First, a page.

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A tittle is a term for the lowercase dot used at the top of certain letters such as "i" and "j" in both printing and handwriting. The use of this dot dates back to 11th-century Latin manuscripts in which the scribes realized the need to add a small mark that would separate these lowercase letters from the ones immediately before or after them. The tittle is also known as a diacritic dot in the study of typography, meaning that it is a distinctive mark on a letter that does not change its overall sound or connotation within the spoken English language. Due to its very small size, this dot is also referenced in the phrase "jot and tittle" that is sometimes used to describe every last minute detail of a given subject.
Including a tittle in handwritten letters can be done with various styles, depending on individual penmanship. Some people develop the habit of substituting an open circle for the small solid dot. Others can even use symbols such as hearts in place of this dot, although this practice is often viewed as somewhat unprofessional or even juvenile.
The use of this mark in typography is fairly standard in fonts regardless of whether they are stylized with ending tails called serifs. The lowercase "i" and "j" can have both dotted and non-dotted versions in some languages other than English; examples include Turkish and Irish. These letter variations usually have different sounds as well as meanings in words of these languages. Words that have various pronunciations sometimes need to be written with accent marks such as pairs of dots usually above the "i." Typing these words in word processing programs can sometimes present problems because including an accent mark may not always be possible with many standard fonts.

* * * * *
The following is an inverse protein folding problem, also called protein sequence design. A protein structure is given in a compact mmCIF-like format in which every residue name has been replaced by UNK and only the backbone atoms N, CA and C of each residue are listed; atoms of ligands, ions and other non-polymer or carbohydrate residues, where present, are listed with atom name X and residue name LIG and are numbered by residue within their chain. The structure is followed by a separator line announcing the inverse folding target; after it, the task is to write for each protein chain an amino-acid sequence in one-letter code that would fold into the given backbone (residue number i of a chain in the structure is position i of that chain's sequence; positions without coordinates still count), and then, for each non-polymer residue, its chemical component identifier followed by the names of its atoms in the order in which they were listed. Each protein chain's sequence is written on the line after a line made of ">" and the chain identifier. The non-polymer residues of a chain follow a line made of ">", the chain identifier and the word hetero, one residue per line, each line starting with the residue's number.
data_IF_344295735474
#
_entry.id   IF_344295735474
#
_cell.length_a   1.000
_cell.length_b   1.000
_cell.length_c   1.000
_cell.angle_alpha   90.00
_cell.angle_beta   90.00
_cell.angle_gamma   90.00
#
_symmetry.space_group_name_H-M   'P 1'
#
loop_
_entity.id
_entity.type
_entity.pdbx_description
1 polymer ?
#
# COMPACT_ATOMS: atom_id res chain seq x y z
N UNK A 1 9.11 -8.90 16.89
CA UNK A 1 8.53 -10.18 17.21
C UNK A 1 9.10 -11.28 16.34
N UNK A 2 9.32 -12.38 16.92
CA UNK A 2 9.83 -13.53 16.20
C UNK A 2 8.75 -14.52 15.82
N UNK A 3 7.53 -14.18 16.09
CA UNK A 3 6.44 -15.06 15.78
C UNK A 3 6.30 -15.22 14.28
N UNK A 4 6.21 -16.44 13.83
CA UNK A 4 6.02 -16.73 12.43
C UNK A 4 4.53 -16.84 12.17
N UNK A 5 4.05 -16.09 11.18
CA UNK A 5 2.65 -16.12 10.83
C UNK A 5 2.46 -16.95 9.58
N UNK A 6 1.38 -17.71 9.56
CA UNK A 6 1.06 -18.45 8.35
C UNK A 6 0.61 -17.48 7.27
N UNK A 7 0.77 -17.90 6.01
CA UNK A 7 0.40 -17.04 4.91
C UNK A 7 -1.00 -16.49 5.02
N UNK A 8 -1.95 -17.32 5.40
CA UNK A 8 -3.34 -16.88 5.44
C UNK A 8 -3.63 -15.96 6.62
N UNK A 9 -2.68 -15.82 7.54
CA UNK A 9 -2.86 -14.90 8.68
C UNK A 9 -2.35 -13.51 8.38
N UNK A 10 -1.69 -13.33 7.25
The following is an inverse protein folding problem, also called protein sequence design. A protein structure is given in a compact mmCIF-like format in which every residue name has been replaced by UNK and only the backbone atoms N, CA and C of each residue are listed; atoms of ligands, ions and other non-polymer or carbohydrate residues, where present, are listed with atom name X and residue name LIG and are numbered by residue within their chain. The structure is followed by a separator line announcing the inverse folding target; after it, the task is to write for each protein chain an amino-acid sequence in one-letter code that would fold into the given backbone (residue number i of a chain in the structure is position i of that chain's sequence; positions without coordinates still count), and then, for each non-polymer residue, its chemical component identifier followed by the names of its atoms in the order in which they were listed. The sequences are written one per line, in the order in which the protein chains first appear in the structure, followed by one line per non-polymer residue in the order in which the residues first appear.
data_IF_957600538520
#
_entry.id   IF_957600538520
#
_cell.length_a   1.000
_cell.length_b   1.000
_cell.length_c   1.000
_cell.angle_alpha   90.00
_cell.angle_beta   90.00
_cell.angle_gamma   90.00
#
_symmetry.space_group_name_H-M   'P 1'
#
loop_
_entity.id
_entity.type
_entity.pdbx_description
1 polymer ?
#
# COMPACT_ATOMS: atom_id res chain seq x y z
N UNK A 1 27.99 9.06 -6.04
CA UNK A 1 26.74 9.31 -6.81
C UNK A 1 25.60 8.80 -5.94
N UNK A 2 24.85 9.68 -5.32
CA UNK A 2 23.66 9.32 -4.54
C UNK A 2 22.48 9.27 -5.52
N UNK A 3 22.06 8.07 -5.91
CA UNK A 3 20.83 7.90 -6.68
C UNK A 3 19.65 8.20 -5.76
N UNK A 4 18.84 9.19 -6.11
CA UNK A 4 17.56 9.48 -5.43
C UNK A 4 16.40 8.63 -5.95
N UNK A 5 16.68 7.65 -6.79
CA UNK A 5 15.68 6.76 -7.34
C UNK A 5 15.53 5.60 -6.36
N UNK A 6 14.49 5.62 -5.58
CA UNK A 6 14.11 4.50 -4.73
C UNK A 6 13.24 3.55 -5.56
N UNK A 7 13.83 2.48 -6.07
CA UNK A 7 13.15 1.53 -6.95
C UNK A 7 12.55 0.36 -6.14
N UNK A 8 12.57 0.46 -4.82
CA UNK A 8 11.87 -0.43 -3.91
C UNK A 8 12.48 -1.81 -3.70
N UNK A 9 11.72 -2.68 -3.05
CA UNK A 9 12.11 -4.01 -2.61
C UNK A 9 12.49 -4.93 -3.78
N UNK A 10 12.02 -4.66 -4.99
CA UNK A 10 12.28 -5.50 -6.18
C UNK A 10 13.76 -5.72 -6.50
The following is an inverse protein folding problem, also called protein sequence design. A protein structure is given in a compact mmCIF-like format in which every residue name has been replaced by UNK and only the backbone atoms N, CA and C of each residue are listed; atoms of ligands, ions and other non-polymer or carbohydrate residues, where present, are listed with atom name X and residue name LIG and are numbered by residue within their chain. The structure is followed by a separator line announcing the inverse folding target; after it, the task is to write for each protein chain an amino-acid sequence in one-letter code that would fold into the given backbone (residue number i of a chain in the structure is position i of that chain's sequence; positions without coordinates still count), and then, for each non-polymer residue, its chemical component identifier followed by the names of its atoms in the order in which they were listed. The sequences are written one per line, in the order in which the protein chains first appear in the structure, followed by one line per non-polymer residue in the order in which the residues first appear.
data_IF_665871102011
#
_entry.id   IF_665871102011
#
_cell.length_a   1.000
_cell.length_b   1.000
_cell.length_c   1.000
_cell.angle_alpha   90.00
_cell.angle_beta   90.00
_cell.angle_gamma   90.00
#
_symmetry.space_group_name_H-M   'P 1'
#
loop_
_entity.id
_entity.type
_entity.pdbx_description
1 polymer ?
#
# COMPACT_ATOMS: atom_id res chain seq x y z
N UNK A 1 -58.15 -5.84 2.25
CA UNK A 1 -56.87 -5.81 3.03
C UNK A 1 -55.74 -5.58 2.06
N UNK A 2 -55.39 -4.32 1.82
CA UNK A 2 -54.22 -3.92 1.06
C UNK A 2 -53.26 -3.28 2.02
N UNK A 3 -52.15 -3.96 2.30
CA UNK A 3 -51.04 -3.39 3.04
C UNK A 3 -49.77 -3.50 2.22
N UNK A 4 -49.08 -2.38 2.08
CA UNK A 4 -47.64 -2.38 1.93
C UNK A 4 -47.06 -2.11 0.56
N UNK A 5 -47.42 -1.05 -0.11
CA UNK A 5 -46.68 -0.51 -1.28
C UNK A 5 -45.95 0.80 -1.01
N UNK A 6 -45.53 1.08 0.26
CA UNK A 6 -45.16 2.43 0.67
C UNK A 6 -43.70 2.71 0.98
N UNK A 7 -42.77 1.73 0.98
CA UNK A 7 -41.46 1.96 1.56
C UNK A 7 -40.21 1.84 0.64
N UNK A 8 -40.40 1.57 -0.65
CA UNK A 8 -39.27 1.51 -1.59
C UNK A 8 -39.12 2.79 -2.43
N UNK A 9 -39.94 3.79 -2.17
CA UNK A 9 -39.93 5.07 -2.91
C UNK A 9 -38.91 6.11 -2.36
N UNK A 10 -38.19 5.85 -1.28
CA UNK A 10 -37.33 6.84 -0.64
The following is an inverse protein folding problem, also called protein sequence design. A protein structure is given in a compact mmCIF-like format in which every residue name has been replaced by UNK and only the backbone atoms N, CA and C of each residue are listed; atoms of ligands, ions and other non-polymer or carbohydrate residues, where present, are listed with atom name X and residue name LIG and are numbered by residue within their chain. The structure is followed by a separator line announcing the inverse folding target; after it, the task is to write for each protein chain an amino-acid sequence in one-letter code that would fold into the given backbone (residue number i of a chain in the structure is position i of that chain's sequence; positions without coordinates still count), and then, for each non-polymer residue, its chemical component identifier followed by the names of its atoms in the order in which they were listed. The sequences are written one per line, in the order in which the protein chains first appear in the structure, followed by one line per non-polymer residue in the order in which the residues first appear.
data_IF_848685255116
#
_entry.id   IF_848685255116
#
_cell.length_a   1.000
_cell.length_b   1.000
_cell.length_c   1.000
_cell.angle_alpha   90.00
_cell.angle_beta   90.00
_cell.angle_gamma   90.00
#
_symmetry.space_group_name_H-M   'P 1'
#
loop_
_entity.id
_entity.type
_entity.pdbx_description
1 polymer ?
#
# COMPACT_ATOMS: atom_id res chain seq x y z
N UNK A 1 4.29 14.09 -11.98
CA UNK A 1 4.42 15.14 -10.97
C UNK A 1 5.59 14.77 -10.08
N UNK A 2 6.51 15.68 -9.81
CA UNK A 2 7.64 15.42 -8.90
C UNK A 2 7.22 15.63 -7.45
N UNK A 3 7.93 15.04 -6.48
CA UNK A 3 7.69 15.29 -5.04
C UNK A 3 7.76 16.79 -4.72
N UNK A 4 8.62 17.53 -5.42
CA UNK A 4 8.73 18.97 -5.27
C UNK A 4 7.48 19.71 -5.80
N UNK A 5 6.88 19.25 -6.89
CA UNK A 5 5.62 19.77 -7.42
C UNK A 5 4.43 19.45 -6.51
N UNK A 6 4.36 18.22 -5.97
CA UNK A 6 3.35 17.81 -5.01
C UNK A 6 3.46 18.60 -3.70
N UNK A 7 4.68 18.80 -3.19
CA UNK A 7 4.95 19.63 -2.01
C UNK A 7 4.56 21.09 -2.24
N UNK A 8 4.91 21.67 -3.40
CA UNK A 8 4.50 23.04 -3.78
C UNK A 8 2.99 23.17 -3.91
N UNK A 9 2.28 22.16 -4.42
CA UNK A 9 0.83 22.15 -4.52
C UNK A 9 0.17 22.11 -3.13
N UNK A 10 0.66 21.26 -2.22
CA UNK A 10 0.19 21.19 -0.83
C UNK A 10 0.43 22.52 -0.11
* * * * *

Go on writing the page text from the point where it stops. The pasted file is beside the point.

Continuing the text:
When every little part of a topic is very closely scrutinized, some people may remark that every "jot and tittle" is being examined. This saying recalls the small size of the diacritic dot and the fact that including it completes the letter despite its minute size. The expression's first documented appearance is usually attributed to a Bible passage from the Book of Matthew. Hebrew scribes who originally translated this text designated the jot as the line used to cross letters such as the lowercase "t." This kind of saying is also considered similar to others such as "dot every 'i' and cross every 't'".
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